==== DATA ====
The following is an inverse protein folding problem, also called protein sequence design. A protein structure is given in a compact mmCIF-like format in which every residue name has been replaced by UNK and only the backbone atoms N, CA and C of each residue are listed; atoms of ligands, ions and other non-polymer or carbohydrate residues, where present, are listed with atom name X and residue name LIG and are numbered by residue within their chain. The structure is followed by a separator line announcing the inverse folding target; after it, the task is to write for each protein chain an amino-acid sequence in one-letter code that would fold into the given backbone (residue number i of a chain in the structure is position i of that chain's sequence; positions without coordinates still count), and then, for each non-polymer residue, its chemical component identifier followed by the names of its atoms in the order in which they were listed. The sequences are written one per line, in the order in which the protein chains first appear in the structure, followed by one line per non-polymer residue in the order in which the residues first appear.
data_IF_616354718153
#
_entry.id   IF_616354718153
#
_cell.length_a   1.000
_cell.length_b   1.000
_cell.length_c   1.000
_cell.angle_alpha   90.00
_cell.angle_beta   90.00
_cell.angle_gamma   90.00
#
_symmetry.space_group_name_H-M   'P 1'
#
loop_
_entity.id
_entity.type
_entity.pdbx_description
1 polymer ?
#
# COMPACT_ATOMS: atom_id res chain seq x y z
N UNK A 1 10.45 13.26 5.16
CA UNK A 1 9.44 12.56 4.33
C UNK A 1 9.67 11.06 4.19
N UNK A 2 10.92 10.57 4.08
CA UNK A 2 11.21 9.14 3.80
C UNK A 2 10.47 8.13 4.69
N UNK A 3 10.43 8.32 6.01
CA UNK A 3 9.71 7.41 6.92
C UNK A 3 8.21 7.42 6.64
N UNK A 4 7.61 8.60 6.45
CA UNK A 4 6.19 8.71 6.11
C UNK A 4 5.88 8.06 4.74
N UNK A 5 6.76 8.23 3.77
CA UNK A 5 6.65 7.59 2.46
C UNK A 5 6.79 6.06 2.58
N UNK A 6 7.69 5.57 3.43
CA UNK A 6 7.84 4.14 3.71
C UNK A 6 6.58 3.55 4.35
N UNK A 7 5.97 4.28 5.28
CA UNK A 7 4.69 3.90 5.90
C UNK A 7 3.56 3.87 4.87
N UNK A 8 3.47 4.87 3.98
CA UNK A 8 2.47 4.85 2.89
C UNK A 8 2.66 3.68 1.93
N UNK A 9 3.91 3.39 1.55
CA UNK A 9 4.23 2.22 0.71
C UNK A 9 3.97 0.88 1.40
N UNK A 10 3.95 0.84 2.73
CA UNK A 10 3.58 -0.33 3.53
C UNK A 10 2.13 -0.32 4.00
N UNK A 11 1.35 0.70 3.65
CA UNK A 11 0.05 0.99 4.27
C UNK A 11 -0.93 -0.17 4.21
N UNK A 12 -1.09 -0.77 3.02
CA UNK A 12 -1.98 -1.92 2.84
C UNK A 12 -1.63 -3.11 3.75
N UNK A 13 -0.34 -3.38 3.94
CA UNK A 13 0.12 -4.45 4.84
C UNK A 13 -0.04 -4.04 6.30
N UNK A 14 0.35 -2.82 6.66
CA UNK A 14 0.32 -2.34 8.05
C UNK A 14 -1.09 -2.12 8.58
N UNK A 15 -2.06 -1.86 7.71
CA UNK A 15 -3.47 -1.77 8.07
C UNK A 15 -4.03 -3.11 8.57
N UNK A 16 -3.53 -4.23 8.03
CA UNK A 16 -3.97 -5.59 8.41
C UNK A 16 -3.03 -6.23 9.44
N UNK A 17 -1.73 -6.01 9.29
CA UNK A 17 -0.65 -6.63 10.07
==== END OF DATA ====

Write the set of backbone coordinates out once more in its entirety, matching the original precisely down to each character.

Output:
The following is an inverse protein folding problem, also called protein sequence design. A protein structure is given in a compact mmCIF-like format in which every residue name has been replaced by UNK and only the backbone atoms N, CA and C of each residue are listed; atoms of ligands, ions and other non-polymer or carbohydrate residues, where present, are listed with atom name X and residue name LIG and are numbered by residue within their chain. The structure is followed by a separator line announcing the inverse folding target; after it, the task is to write for each protein chain an amino-acid sequence in one-letter code that would fold into the given backbone (residue number i of a chain in the structure is position i of that chain's sequence; positions without coordinates still count), and then, for each non-polymer residue, its chemical component identifier followed by the names of its atoms in the order in which they were listed. The sequences are written one per line, in the order in which the protein chains first appear in the structure, followed by one line per non-polymer residue in the order in which the residues first appear.
data_IF_616354718153
#
_entry.id   IF_616354718153
#
_cell.length_a   1.000
_cell.length_b   1.000
_cell.length_c   1.000
_cell.angle_alpha   90.00
_cell.angle_beta   90.00
_cell.angle_gamma   90.00
#
_symmetry.space_group_name_H-M   'P 1'
#
loop_
_entity.id
_entity.type
_entity.pdbx_description
1 polymer ?
#
# COMPACT_ATOMS: atom_id res chain seq x y z
N UNK A 1 10.45 13.26 5.16
CA UNK A 1 9.44 12.56 4.33
C UNK A 1 9.67 11.06 4.19
N UNK A 2 10.92 10.57 4.08
CA UNK A 2 11.21 9.14 3.80
C UNK A 2 10.47 8.13 4.69
N UNK A 3 10.43 8.32 6.01
CA UNK A 3 9.71 7.41 6.92
C UNK A 3 8.21 7.42 6.64
N UNK A 4 7.61 8.60 6.45
CA UNK A 4 6.19 8.71 6.11
C UNK A 4 5.88 8.06 4.74
N UNK A 5 6.76 8.23 3.77
CA UNK A 5 6.65 7.59 2.46
C UNK A 5 6.79 6.06 2.58
N UNK A 6 7.69 5.57 3.43
CA UNK A 6 7.84 4.14 3.71
C UNK A 6 6.58 3.55 4.35
N UNK A 7 5.97 4.28 5.28
CA UNK A 7 4.69 3.90 5.90
C UNK A 7 3.56 3.87 4.87
N UNK A 8 3.47 4.87 3.98
CA UNK A 8 2.47 4.85 2.89
C UNK A 8 2.66 3.68 1.93
N UNK A 9 3.91 3.39 1.55
CA UNK A 9 4.23 2.22 0.71
C UNK A 9 3.97 0.88 1.40
N UNK A 10 3.95 0.84 2.73
CA UNK A 10 3.58 -0.33 3.53
C UNK A 10 2.13 -0.32 4.00
N UNK A 11 1.35 0.70 3.65
CA UNK A 11 0.05 0.99 4.27
C UNK A 11 -0.93 -0.17 4.21
N UNK A 12 -1.09 -0.77 3.02
CA UNK A 12 -1.98 -1.92 2.84
C UNK A 12 -1.63 -3.11 3.75
N UNK A 13 -0.34 -3.38 3.94
CA UNK A 13 0.12 -4.45 4.84
C UNK A 13 -0.04 -4.04 6.30
N UNK A 14 0.35 -2.82 6.66
CA UNK A 14 0.32 -2.34 8.05
C UNK A 14 -1.09 -2.12 8.58
N UNK A 15 -2.06 -1.86 7.71
CA UNK A 15 -3.47 -1.77 8.07
C UNK A 15 -4.03 -3.11 8.57
N UNK A 16 -3.53 -4.23 8.03
CA UNK A 16 -3.97 -5.59 8.41
C UNK A 16 -3.03 -6.23 9.44
N UNK A 17 -1.73 -6.01 9.29
CA UNK A 17 -0.65 -6.63 10.07